Lightest black hole merger detected
Scientists searching for gravitational waves have confirmed yet another detection from their fruitful observation run earlier this year. The latest discovery, dubbed GW170608, was produced by the merger of two very light black holes. One of the black holes had a mass of just 7 times the mass of our sun, where the other had a mass of 12 times that of our sun.
The collision (or merger) happened at a distance of about a thousand million light-years from Earth.
The merger left behind a final black hole 18 times the mass of the sun, meaning that energy equivalent to about 1 solar mass was emitted as gravitational waves during the collision.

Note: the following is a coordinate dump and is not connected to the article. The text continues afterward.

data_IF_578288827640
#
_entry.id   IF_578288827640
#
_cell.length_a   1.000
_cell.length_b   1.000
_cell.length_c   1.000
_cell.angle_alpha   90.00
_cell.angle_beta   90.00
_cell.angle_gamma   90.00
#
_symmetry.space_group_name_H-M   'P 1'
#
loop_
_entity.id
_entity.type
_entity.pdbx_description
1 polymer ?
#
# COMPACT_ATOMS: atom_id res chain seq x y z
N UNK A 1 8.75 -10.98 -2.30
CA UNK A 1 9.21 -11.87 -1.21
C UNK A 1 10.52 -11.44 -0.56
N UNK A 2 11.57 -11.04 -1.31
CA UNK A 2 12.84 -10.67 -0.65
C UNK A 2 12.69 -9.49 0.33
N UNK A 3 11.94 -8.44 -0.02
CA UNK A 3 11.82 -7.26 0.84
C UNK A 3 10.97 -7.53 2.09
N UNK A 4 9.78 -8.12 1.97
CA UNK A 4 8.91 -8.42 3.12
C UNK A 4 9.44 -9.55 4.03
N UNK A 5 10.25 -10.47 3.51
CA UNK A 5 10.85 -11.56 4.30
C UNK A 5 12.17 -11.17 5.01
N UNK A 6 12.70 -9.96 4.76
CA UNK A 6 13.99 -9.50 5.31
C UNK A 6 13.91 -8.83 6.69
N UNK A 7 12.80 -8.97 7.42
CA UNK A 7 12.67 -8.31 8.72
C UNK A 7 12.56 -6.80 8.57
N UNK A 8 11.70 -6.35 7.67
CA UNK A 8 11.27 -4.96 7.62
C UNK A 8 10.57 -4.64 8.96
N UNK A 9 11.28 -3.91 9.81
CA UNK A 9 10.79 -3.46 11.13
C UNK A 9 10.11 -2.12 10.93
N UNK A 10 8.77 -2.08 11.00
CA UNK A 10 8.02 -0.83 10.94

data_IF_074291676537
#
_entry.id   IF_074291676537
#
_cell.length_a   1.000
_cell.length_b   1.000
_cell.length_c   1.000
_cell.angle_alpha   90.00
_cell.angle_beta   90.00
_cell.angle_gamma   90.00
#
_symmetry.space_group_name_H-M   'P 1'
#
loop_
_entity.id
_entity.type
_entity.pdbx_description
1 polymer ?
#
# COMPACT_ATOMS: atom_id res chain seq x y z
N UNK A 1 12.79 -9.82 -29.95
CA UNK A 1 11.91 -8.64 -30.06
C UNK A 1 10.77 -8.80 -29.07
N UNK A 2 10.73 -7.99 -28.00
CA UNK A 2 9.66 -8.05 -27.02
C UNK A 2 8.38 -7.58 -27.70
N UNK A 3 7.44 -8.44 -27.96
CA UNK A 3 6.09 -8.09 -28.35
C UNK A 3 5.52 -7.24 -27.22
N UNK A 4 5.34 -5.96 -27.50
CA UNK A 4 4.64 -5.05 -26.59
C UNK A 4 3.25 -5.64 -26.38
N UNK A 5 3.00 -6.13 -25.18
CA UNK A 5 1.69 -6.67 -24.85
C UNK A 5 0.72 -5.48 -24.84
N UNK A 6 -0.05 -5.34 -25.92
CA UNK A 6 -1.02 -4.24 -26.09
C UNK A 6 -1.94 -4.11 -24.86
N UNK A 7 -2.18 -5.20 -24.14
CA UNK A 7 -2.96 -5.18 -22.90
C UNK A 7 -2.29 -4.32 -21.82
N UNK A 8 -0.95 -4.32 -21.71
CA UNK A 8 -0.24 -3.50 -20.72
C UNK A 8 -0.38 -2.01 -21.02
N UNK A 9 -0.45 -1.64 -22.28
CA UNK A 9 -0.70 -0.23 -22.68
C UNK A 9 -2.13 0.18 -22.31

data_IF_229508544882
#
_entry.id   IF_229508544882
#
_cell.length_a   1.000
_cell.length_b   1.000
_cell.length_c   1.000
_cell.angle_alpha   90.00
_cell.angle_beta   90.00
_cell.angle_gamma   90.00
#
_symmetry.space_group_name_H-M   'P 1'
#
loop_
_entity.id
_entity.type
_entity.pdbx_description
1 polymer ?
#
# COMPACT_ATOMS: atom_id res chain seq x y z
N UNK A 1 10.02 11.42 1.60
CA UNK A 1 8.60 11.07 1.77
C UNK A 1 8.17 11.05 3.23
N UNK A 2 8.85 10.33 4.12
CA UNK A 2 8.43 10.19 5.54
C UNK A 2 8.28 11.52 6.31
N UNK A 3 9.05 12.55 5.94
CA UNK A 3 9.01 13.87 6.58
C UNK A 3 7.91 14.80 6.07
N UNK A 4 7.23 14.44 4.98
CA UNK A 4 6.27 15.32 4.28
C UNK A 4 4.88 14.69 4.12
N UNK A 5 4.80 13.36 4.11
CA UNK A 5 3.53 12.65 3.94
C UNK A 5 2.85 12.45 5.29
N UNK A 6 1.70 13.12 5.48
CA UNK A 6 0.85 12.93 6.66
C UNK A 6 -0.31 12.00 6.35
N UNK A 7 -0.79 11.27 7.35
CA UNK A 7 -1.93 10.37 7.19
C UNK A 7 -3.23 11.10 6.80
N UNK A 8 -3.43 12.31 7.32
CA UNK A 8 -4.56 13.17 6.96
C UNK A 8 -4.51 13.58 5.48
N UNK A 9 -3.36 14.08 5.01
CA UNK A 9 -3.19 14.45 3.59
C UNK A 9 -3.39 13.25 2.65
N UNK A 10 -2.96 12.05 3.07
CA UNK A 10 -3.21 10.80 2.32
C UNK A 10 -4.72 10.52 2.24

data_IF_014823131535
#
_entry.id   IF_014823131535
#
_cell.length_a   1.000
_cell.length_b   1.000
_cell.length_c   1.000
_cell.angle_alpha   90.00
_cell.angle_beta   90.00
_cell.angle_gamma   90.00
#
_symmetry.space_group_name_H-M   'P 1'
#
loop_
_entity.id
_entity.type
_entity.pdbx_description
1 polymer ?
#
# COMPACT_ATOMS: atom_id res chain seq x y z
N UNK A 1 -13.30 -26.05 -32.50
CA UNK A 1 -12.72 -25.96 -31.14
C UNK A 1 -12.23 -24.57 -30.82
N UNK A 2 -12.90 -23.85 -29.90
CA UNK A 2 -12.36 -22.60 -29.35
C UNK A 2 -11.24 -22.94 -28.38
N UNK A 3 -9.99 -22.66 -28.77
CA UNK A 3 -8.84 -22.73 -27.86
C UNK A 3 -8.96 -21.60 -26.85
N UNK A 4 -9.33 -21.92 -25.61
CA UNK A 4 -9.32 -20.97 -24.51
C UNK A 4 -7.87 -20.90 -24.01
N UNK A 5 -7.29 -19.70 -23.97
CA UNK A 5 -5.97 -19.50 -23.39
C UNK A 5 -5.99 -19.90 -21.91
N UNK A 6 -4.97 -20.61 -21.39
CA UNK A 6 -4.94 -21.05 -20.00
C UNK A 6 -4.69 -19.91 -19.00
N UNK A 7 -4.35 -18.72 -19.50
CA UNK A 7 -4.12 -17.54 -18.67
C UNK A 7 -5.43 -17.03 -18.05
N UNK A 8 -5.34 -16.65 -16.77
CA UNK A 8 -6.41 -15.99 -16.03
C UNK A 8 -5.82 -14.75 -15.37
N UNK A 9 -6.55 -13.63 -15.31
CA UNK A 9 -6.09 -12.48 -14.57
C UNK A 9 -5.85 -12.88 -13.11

Dr John Veitch, who is co-chair of LIGO’s Compact Binary Coalescence Search Group and Research Fellow at the University of Glasgow’s School of Physics and Astronomy said:
“GW170608 is the lightest pair of black holes that we have detected so far, which provides us with new opportunities to explore the crossover between gravitational wave astronomy and more conventional forms of astronomy.”
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